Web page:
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Stress

What are the health effects of chronic stress?

We share this article since we all know stress is a trigger for seizures. EpilepsyU Short-lived feelings of stress are a regular part of daily life. When these feelings become chronic, or long-lasting, they can severely impact a person’s health. In this article, we look at what chronic stress is, how to identify it, and the medical consequences it can have. We also describe ways to manage stress, including medical treatments, and when to see a doctor. What is chronic stress? Signs of chronic stress can include headaches, fatigue, and low self-esteem. Stress is a biological response to demanding situations. It causes the body to release hormones, such as cortisol and adrenaline. These hormones help prepare the body to take action, for example by increasing the heart and breath rates. ...

Can Stress Busters Help Reduce Seizures?

Medications control seizures for about 70-80 percent of people with epilepsy. The other 20 percent have to live with the uncertainty of not knowing when the next seizure will strike.   Now, a promising new study looked at whether stress-reduction techniques could help reduce the frequency of seizures.

Learning stress-reducing techniques may benefit people with epilepsy

Learning techniques to help manage stress may help people with epilepsy reduce how often they have seizures, according to a study published in the February 14, 2018, online issue of Neurology®, the medical journal of the American Academy of Neurology.   “Despite all the advances we have made with new drugs for epilepsy, at least one-third of people continue to have seizures, so new options are greatly needed,” said study author Sheryl R. Haut, MD, of Montefiore Medical Center and the Albert Einstein College of Medicine in the Bronx, NY, and member of the American Academy of Neurology. “Since stress is the most common seizure trigger reported by patients, research into reducing stress could be valuable.”   The study involved people with seizures that did no...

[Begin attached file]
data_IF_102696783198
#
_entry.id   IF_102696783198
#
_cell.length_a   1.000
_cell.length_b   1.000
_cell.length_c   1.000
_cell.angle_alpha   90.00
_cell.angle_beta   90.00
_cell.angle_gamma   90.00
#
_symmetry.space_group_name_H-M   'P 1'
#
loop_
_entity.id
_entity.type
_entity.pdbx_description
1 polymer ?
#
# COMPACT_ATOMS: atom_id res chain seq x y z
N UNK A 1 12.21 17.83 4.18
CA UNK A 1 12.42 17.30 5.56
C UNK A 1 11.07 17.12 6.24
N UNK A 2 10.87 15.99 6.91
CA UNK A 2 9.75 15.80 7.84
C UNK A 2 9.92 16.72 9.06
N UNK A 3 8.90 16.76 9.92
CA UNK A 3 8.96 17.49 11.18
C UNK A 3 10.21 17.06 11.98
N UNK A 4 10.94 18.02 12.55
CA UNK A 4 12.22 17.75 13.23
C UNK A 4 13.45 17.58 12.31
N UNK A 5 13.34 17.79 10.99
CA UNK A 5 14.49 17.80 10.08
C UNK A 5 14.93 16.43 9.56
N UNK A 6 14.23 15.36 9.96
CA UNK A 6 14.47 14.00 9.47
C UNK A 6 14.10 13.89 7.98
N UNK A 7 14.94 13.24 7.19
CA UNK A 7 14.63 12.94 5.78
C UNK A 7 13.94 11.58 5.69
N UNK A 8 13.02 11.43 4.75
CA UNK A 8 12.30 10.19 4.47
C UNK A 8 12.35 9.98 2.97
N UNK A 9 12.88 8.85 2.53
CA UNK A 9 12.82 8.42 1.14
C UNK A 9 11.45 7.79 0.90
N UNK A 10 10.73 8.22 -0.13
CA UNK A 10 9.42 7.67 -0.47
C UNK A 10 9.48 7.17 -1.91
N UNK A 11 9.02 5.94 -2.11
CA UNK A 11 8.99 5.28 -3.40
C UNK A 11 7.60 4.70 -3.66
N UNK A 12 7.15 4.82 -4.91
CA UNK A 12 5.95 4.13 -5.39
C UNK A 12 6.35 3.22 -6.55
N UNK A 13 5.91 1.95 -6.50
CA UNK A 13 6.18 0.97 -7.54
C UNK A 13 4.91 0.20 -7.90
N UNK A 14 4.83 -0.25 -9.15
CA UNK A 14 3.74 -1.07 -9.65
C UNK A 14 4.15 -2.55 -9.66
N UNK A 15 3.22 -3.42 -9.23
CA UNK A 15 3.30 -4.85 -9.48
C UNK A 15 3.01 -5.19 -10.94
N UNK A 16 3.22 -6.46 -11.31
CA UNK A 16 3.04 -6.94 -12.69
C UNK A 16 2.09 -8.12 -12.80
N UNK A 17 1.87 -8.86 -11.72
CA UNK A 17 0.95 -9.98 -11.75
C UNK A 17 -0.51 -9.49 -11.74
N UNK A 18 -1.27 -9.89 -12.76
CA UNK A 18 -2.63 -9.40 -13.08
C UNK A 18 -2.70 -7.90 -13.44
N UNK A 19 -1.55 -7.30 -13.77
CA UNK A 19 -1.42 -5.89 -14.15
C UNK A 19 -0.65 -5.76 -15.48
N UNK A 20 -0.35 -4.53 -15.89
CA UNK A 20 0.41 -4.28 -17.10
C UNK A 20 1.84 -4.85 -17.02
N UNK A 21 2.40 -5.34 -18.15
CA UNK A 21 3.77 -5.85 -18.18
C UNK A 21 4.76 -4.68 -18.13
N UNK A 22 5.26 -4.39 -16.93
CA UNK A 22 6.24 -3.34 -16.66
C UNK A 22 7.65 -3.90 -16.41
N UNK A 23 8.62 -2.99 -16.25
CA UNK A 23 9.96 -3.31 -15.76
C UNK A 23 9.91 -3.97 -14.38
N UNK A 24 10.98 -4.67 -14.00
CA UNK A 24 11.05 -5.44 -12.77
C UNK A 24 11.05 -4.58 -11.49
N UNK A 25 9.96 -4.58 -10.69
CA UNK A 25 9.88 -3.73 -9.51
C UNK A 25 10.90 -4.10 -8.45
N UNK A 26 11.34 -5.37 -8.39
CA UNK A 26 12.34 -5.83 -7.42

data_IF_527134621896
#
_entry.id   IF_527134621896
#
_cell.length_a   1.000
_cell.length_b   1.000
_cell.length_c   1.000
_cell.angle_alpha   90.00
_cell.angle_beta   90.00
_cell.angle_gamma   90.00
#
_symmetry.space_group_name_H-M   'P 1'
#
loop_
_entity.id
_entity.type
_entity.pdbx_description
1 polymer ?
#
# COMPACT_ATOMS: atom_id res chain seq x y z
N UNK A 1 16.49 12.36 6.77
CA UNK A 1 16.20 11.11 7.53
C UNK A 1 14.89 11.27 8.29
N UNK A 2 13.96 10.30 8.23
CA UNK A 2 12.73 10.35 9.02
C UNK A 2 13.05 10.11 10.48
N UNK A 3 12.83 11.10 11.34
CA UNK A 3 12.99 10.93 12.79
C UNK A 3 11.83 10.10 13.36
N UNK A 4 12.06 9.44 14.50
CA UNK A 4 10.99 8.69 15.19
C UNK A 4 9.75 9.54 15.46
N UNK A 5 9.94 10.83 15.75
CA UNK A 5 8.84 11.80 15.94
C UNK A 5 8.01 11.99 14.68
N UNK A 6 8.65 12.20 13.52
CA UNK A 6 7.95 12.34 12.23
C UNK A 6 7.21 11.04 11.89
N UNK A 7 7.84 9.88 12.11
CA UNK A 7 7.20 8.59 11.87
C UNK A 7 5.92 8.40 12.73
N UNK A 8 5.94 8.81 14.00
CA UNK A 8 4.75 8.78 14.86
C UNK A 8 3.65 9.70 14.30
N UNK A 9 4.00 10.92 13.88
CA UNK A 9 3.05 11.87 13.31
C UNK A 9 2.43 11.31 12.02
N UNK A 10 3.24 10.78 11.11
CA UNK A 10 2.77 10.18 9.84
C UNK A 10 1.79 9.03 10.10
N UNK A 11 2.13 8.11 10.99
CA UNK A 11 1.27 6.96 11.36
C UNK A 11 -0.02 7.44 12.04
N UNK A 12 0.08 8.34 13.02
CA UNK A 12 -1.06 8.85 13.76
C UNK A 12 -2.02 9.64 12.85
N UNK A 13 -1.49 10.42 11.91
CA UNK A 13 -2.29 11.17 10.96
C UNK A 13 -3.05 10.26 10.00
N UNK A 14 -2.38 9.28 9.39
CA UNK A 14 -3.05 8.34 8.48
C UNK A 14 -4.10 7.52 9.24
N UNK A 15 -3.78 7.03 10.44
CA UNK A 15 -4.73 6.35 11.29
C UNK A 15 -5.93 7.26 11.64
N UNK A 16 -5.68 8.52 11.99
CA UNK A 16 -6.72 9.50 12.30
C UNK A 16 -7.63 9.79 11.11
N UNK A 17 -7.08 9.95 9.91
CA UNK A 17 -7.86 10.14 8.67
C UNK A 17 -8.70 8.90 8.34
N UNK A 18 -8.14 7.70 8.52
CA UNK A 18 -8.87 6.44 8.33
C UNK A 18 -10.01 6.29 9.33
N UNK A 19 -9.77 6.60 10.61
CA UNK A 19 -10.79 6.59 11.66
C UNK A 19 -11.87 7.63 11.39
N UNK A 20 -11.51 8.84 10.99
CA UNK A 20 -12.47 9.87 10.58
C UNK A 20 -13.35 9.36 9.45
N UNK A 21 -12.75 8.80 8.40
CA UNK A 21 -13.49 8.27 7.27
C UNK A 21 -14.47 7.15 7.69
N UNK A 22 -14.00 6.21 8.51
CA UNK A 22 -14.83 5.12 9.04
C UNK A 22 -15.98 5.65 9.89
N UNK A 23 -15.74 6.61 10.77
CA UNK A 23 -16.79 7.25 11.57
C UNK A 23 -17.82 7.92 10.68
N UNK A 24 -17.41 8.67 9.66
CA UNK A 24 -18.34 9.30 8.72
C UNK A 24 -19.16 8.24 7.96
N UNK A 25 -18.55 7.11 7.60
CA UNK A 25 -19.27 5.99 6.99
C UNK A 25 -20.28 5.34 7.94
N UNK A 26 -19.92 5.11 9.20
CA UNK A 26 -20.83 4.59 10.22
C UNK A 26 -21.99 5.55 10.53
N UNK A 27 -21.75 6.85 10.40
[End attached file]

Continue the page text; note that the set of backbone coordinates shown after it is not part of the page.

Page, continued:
Stress may trigger seizure for epilepsy patients

For people suffering with epilepsy, facing stressful events such as the war, trauma or natural disaster, or the death of a loved one, may act as a common trigger for seizures, a study has found. Epilepsy is a disorder in which nerve cell activity in the brain is disturbed, causing seizures. The findings showed that higher anxiety levels in patients with epilepsy reported stress as a seizure trigger.

Activation of MMP-9 enzyme (Involved in ALS, Epilepsy) leads to behavioral problems connected to chronic stress

A team from the EPFL Brain Mind Institute has discovered an important synaptic mechanism: the activation of a cleaving enzyme, leading to behavioral problems connected to chronic stress. Why is it that when people are too stressed they are often grouchy, grumpy, nasty, distracted or forgetful? Researchers from the Brain Mind Institute (BMI) at EPFL have just highlighted a fundamental synaptic mechanism that explains the relationship between chronic stress and the loss of social skills and cognitive impairment. When triggered by stress, an enzyme attacks a synaptic regulatory molecule in the brain. This was revealed by a work published in Nature Communications. Carmen Sandi’s team went to look for answers in a region of the hippocampus known for its involvement in behavior and cogniti...

NON-EPILEPTIC SEIZURES: New research links anxiety to epilepsy-like seizure

New research by clinical psychologists from Arizona State University and the United Kingdom has revealed seizures that could be mistaken for epilepsy are linked to feelings of anxiety. The team of researchers devised a new set of tests to determine whether there was a link between how people interpret and respond to anxiety, and incidences of psychogenic nonepileptic seizures (PNES). Nicole Roberts, an associate professor in ASU’s New College of Interdisciplinary Arts and Sciences, collaborated with colleagues from the University of Lincoln, University of Nottingham and University of Sheffield in the United Kingdom. The team’s findings were published in the journal Epilepsy and Behavior. The researchers used a series of questionnaires and computer tests to determine if a patient regularly ...